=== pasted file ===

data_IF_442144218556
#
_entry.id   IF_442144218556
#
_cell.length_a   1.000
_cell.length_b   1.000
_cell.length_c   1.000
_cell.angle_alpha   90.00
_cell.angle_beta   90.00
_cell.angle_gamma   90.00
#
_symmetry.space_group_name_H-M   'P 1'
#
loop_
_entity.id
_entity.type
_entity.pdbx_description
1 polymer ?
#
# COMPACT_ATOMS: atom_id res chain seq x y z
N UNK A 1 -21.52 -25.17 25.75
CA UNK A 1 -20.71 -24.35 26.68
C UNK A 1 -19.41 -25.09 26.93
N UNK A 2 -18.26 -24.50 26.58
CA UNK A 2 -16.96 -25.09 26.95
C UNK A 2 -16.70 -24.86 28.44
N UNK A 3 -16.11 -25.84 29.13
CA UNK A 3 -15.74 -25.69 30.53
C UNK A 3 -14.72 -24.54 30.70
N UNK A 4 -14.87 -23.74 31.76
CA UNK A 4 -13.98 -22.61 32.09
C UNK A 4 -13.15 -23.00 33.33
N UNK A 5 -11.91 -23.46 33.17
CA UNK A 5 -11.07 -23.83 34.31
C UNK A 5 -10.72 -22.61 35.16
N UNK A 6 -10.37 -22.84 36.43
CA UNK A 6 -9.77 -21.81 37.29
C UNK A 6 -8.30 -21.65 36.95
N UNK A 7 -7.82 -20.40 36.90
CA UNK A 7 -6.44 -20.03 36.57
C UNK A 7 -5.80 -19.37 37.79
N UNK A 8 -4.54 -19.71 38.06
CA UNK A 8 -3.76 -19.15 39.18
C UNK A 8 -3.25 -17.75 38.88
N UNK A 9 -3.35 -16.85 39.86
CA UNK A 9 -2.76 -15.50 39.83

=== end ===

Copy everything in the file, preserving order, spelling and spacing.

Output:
data_IF_442144218556
#
_entry.id   IF_442144218556
#
_cell.length_a   1.000
_cell.length_b   1.000
_cell.length_c   1.000
_cell.angle_alpha   90.00
_cell.angle_beta   90.00
_cell.angle_gamma   90.00
#
_symmetry.space_group_name_H-M   'P 1'
#
loop_
_entity.id
_entity.type
_entity.pdbx_description
1 polymer ?
#
# COMPACT_ATOMS: atom_id res chain seq x y z
N UNK A 1 -21.52 -25.17 25.75
CA UNK A 1 -20.71 -24.35 26.68
C UNK A 1 -19.41 -25.09 26.93
N UNK A 2 -18.26 -24.50 26.58
CA UNK A 2 -16.96 -25.09 26.95
C UNK A 2 -16.70 -24.86 28.44
N UNK A 3 -16.11 -25.84 29.13
CA UNK A 3 -15.74 -25.69 30.53
C UNK A 3 -14.72 -24.54 30.70
N UNK A 4 -14.87 -23.74 31.76
CA UNK A 4 -13.98 -22.61 32.09
C UNK A 4 -13.15 -23.00 33.33
N UNK A 5 -11.91 -23.46 33.17
CA UNK A 5 -11.07 -23.83 34.31
C UNK A 5 -10.72 -22.61 35.16
N UNK A 6 -10.37 -22.84 36.43
CA UNK A 6 -9.77 -21.81 37.29
C UNK A 6 -8.30 -21.65 36.95
N UNK A 7 -7.82 -20.40 36.90
CA UNK A 7 -6.44 -20.03 36.57
C UNK A 7 -5.80 -19.37 37.79
N UNK A 8 -4.54 -19.71 38.06
CA UNK A 8 -3.76 -19.15 39.18
C UNK A 8 -3.25 -17.75 38.88
N UNK A 9 -3.35 -16.85 39.86
CA UNK A 9 -2.76 -15.50 39.83